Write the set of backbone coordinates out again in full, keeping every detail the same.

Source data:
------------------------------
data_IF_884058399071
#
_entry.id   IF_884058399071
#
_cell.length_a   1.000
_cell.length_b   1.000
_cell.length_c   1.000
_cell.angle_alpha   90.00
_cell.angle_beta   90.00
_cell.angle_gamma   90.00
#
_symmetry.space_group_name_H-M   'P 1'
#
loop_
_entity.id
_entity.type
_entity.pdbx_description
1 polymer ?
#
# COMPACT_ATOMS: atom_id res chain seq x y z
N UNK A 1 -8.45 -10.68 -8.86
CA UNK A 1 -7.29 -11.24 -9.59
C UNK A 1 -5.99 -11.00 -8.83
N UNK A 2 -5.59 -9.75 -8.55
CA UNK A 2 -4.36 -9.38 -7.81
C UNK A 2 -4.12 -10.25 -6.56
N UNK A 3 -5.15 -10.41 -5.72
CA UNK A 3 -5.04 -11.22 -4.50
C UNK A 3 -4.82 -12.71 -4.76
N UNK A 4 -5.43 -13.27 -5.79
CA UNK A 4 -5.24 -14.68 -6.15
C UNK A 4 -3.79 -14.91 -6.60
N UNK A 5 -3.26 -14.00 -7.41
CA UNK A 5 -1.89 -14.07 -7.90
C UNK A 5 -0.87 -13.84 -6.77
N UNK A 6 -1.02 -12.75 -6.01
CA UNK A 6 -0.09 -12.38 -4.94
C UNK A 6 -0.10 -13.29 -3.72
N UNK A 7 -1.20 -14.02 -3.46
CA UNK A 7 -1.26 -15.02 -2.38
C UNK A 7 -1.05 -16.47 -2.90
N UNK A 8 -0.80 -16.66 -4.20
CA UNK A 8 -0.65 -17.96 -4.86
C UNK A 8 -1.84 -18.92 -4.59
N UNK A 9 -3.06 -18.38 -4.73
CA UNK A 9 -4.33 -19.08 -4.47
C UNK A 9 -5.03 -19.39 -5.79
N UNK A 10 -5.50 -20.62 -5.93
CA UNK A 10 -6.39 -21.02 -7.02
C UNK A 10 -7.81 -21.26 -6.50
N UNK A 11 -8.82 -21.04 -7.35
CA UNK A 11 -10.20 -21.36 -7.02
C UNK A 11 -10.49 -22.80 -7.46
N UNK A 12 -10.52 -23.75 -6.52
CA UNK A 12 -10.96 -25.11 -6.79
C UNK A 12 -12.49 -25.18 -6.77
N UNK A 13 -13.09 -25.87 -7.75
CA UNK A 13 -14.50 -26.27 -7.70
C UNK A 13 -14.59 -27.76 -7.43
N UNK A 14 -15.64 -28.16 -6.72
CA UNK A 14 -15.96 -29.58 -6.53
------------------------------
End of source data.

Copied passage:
data_IF_884058399071
#
_entry.id   IF_884058399071
#
_cell.length_a   1.000
_cell.length_b   1.000
_cell.length_c   1.000
_cell.angle_alpha   90.00
_cell.angle_beta   90.00
_cell.angle_gamma   90.00
#
_symmetry.space_group_name_H-M   'P 1'
#
loop_
_entity.id
_entity.type
_entity.pdbx_description
1 polymer ?
#
# COMPACT_ATOMS: atom_id res chain seq x y z
N UNK A 1 -8.45 -10.68 -8.86
CA UNK A 1 -7.29 -11.24 -9.59
C UNK A 1 -5.99 -11.00 -8.83
N UNK A 2 -5.59 -9.75 -8.55
CA UNK A 2 -4.36 -9.38 -7.81
C UNK A 2 -4.12 -10.25 -6.56
N UNK A 3 -5.15 -10.41 -5.72
CA UNK A 3 -5.04 -11.22 -4.50
C UNK A 3 -4.82 -12.71 -4.76
N UNK A 4 -5.43 -13.27 -5.79
CA UNK A 4 -5.24 -14.68 -6.15
C UNK A 4 -3.79 -14.91 -6.60
N UNK A 5 -3.26 -14.00 -7.41
CA UNK A 5 -1.89 -14.07 -7.90
C UNK A 5 -0.87 -13.84 -6.77
N UNK A 6 -1.02 -12.75 -6.01
CA UNK A 6 -0.09 -12.38 -4.94
C UNK A 6 -0.10 -13.29 -3.72
N UNK A 7 -1.20 -14.02 -3.46
CA UNK A 7 -1.26 -15.02 -2.38
C UNK A 7 -1.05 -16.47 -2.90
N UNK A 8 -0.80 -16.66 -4.20
CA UNK A 8 -0.65 -17.96 -4.86
C UNK A 8 -1.84 -18.92 -4.59
N UNK A 9 -3.06 -18.38 -4.73
CA UNK A 9 -4.33 -19.08 -4.47
C UNK A 9 -5.03 -19.39 -5.79
N UNK A 10 -5.50 -20.62 -5.93
CA UNK A 10 -6.39 -21.02 -7.02
C UNK A 10 -7.81 -21.26 -6.50
N UNK A 11 -8.82 -21.04 -7.35
CA UNK A 11 -10.20 -21.36 -7.02
C UNK A 11 -10.49 -22.80 -7.46
N UNK A 12 -10.52 -23.75 -6.52
CA UNK A 12 -10.96 -25.11 -6.79
C UNK A 12 -12.49 -25.18 -6.77
N UNK A 13 -13.09 -25.87 -7.75
CA UNK A 13 -14.50 -26.27 -7.70
C UNK A 13 -14.59 -27.76 -7.43
N UNK A 14 -15.64 -28.16 -6.72
CA UNK A 14 -15.96 -29.58 -6.53